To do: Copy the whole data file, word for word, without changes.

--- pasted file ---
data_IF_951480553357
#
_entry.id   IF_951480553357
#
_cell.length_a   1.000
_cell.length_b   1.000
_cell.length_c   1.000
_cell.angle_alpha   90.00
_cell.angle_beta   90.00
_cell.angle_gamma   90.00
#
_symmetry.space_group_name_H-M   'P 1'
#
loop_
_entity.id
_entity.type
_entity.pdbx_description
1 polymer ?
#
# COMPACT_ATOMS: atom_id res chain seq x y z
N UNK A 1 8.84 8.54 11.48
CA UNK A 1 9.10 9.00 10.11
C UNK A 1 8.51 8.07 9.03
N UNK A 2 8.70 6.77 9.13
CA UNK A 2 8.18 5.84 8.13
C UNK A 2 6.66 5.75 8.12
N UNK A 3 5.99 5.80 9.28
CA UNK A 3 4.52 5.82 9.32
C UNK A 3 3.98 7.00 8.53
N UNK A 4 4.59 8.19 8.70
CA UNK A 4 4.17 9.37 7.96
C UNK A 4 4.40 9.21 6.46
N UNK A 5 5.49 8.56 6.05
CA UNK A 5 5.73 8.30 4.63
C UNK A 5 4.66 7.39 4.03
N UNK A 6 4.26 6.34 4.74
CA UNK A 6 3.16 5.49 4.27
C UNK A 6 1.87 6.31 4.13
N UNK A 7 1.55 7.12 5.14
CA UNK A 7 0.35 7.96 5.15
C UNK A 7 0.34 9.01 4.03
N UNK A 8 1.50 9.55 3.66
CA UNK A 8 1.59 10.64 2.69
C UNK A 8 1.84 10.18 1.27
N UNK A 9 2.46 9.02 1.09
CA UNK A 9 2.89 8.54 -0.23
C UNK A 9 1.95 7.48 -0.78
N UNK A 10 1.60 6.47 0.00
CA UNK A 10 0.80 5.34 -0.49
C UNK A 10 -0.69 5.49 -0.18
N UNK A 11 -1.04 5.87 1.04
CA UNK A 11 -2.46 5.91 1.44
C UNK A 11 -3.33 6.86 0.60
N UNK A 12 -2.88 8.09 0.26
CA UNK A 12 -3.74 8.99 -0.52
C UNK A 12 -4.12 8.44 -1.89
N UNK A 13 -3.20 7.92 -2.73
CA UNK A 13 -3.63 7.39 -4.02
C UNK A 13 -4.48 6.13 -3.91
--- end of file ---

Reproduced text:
data_IF_951480553357
#
_entry.id   IF_951480553357
#
_cell.length_a   1.000
_cell.length_b   1.000
_cell.length_c   1.000
_cell.angle_alpha   90.00
_cell.angle_beta   90.00
_cell.angle_gamma   90.00
#
_symmetry.space_group_name_H-M   'P 1'
#
loop_
_entity.id
_entity.type
_entity.pdbx_description
1 polymer ?
#
# COMPACT_ATOMS: atom_id res chain seq x y z
N UNK A 1 8.84 8.54 11.48
CA UNK A 1 9.10 9.00 10.11
C UNK A 1 8.51 8.07 9.03
N UNK A 2 8.70 6.77 9.13
CA UNK A 2 8.18 5.84 8.13
C UNK A 2 6.66 5.75 8.12
N UNK A 3 5.99 5.80 9.28
CA UNK A 3 4.52 5.82 9.32
C UNK A 3 3.98 7.00 8.53
N UNK A 4 4.59 8.19 8.70
CA UNK A 4 4.17 9.37 7.96
C UNK A 4 4.40 9.21 6.46
N UNK A 5 5.49 8.56 6.05
CA UNK A 5 5.73 8.30 4.63
C UNK A 5 4.66 7.39 4.03
N UNK A 6 4.26 6.34 4.74
CA UNK A 6 3.16 5.49 4.27
C UNK A 6 1.87 6.31 4.13
N UNK A 7 1.55 7.12 5.14
CA UNK A 7 0.35 7.96 5.15
C UNK A 7 0.34 9.01 4.03
N UNK A 8 1.50 9.55 3.66
CA UNK A 8 1.59 10.64 2.69
C UNK A 8 1.84 10.18 1.27
N UNK A 9 2.46 9.02 1.09
CA UNK A 9 2.89 8.54 -0.23
C UNK A 9 1.95 7.48 -0.78
N UNK A 10 1.60 6.47 0.00
CA UNK A 10 0.80 5.34 -0.49
C UNK A 10 -0.69 5.49 -0.18
N UNK A 11 -1.04 5.87 1.04
CA UNK A 11 -2.46 5.91 1.44
C UNK A 11 -3.33 6.86 0.60
N UNK A 12 -2.88 8.09 0.26
CA UNK A 12 -3.74 8.99 -0.52
C UNK A 12 -4.12 8.44 -1.89
N UNK A 13 -3.20 7.92 -2.73
CA UNK A 13 -3.63 7.39 -4.02
C UNK A 13 -4.48 6.13 -3.91